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PowerColor Radeon HD 5770 PCS+ Video Card E-mail
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Written by Hank Tolman - Edited by Olin Coles   
Thursday, 04 November 2010
Table of Contents: Page Index
PowerColor Radeon HD 5770 PCS+ Video Card
Closer Look: PowerColor Radeon HD 5770
AX5770 1GBD5-PPGV2 Detailed Features
PowerColor Radeon HD 5770 Features
Video Card Testing Methodology
DX10: 3DMark Vantage
DX10: Street Fighter IV
Far Cry 2 Benchmarks
Resident Evil 5 Benchmarks
DX11: Aliens vs Predator
DX11: Battlefield Bad Company 2
DX11: Lost Planet 2
DX11: Unigine Heaven 2.2
Overclocking the Radeon HD 5770
PowerColor AX5770 PCS Temperatures
VGA Power Consumption
PowerColor AX5770 PCS Final Thoughts
AX5770 1GBD5-PPGV2 Conclusion

PowerColor AX5770 PCS+ Temperatures

The FurMark application has the ability to push a graphics processor to higher strains than any video game can. Doing so generates maximum thermal load for a GPU. This makes FurMark an excellent program to use to find out just how hot a video card has the potential to get inside of your computer. Now, the fact that FurMark pushes a GPU to extreme highs means that the likelihood of a video card reaching the temperatures that we are representing as the high here is very unlikely. The numbers we put here are a representation of the maximum thermal output of a video card and don't reflect normal, real-world performance.

To measure the temperatures of a video card, I first measure the idle temperature using GPU-Z. Then I use FurMark to push the GPU temperature to the very limit. The ambient temperature of test environment stays at a stable 20°C. After I am certain that the video card has reached its thermal potential, I close FurMark and measure the highest temperature recorded by GPU-Z during the process. I do this because it has often been speculated that FurMark records higher-than-actual temperatures. Both programs, however, came up with the same numbers for the temperatures of the PowerColor Radeon HD 5770 AX5770 PCS+.

The Radeon HD 5000 series of video cards has a good reputation where temperatures are concerned. The Radeon HD 5770 has never had any problems here and we don't expect the AX5770 PCS+ to either. In fact, PowerColor claims that the changes they have made to the PCB and the reference cooling design helps to keep the AX5770 PCS+ 10 degrees cooler than the reference Radeon HD 5770.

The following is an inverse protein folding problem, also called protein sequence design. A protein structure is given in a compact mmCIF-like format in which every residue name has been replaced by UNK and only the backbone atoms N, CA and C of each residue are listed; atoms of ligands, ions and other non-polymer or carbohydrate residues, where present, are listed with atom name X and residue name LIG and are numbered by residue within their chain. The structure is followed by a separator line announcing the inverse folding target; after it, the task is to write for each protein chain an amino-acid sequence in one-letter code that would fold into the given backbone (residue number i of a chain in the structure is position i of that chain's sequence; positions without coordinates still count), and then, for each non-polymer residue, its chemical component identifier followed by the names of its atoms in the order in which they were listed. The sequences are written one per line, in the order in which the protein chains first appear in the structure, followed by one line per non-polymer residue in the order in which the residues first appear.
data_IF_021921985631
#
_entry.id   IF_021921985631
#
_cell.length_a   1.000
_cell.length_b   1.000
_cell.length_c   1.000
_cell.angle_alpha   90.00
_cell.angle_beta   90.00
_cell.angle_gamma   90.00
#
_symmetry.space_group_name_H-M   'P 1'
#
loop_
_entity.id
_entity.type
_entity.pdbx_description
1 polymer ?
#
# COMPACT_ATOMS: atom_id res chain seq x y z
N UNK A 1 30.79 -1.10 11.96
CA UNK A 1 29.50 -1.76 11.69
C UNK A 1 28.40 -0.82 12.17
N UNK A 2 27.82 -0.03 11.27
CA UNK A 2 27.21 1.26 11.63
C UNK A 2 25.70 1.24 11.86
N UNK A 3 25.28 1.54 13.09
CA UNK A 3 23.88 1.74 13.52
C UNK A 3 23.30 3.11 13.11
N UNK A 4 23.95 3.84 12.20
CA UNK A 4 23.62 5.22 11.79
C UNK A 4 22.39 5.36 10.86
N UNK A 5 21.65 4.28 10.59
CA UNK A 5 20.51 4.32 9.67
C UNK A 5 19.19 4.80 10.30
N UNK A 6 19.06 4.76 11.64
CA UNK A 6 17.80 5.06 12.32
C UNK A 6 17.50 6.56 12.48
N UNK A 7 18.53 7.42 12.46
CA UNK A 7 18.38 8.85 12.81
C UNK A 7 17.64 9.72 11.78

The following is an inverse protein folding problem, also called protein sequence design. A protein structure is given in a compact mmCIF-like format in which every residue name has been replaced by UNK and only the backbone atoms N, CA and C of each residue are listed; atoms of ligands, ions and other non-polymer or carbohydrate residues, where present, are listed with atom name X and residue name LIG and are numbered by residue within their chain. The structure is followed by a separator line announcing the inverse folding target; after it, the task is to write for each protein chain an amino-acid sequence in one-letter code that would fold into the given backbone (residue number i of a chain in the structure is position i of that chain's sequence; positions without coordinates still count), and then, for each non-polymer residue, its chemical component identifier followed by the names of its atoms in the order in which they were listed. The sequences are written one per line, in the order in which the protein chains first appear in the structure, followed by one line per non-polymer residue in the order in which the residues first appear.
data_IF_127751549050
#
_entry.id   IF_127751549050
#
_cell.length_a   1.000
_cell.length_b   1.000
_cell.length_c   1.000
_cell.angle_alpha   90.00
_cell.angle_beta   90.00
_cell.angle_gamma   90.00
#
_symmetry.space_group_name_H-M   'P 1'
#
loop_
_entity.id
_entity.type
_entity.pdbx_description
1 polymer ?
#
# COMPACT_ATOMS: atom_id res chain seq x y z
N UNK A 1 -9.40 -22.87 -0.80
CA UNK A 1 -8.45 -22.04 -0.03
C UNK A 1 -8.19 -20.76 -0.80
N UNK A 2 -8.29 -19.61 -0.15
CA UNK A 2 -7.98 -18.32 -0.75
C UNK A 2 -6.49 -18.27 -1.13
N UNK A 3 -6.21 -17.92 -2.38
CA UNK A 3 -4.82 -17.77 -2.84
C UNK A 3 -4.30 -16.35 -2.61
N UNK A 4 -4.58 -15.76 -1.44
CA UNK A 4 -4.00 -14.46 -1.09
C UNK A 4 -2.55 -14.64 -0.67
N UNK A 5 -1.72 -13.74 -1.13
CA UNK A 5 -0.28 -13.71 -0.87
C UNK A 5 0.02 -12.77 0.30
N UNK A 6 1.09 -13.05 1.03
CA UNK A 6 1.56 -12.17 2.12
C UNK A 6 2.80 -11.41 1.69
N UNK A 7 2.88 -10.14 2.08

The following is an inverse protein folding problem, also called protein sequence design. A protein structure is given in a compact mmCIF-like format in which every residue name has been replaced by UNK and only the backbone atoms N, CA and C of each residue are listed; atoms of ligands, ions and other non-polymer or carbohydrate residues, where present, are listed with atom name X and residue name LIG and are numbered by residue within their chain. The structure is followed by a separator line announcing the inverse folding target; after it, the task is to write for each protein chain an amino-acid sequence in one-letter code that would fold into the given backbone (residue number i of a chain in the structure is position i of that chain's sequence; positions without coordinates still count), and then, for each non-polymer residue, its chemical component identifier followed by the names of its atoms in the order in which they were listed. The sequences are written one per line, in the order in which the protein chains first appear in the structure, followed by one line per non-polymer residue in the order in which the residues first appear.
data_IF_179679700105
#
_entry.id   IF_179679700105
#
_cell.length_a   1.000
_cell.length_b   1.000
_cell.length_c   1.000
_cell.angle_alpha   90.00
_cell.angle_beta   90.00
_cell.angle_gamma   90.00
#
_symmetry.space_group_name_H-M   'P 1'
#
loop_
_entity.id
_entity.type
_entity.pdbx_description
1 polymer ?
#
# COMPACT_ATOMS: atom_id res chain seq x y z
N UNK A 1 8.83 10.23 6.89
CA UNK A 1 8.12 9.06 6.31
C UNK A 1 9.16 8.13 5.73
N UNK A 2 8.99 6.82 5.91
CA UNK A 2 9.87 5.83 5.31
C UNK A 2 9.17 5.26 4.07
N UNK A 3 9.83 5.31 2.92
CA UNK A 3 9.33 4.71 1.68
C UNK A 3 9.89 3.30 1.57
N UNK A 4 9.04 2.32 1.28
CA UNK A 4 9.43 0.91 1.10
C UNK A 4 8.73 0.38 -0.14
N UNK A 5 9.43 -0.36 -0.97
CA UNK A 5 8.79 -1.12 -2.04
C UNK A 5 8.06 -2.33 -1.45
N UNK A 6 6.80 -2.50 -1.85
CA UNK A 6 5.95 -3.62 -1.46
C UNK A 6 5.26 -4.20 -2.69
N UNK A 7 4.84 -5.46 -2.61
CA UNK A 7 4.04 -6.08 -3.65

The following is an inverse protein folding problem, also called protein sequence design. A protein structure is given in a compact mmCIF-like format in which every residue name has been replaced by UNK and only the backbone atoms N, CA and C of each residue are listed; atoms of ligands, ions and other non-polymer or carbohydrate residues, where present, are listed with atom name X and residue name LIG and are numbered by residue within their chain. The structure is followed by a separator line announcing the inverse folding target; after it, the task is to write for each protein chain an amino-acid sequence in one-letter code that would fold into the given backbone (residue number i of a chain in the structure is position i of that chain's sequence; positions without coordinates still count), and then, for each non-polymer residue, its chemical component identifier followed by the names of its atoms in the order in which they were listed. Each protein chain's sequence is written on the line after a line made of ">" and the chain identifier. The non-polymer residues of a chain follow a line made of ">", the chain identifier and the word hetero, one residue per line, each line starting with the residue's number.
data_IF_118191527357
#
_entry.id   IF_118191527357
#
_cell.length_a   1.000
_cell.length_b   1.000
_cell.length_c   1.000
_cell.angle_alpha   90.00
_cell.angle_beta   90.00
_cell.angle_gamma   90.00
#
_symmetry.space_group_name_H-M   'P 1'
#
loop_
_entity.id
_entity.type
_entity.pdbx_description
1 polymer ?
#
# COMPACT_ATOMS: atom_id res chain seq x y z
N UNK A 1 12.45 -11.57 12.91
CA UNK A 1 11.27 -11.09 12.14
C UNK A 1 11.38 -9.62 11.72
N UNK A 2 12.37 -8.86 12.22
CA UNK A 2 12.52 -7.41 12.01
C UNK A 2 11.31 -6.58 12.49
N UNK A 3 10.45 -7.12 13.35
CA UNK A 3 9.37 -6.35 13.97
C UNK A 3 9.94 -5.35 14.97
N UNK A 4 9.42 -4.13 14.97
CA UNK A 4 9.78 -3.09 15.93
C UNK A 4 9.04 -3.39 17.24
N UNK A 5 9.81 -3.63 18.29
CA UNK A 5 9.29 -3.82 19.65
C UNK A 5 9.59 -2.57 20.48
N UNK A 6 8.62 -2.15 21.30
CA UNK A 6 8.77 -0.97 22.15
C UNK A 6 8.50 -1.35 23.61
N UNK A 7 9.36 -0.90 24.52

Our open air test bench is great for getting the temperatures of the actual card, but it doesn't help to show what those temperatures might do inside a closed computer case. With the design of the fan shroud on the AX5770 PCS+, more of the excess heat will be left inside of the case and not out the vents on the I/O panel. For this reason, it is even more important that the claims of lower temperatures be true.


PowerColor AX5770 PCS+ Temperatures

The PowerColor AX5770 PCS+ stood idle at a temperature of 30°C with the ambient room temperature at 20°C. After measuring this, I overclocked the AX5770 PCS+ to the stable 920 MHz with the memory at 1250 MHz and ran the FurMark stress test at high about 10 minutes before recording the high temperature. As opposed to the overclocking methodology, I left the fan speed regulated by the GPU rather than setting it to 100%. This kept the noise level down significantly. In fact, if the AX5770 PCS+ were in a case, I doubt highly that I would have been able to hear the card at all. It seems like the BIOS changes made for version 2 of the AX5770 PCS+ probably worked as they were supposed to. After stressing the GPU for about 10 minutes, the temperatures maxed out at 66°C. This is quite cold indeed. In fact, this is only 1°C warmer than our GT 430 got at full load, a significantly less powerful card.



# RE: PowerColor Radeon AX5770 1GBD5-PPGAthlonite 2010-11-04 06:23
That is a great little card and you can make it greater by pairing it with another to get just on 5870 speeds and some better visual quality settings for less money than one HD5870
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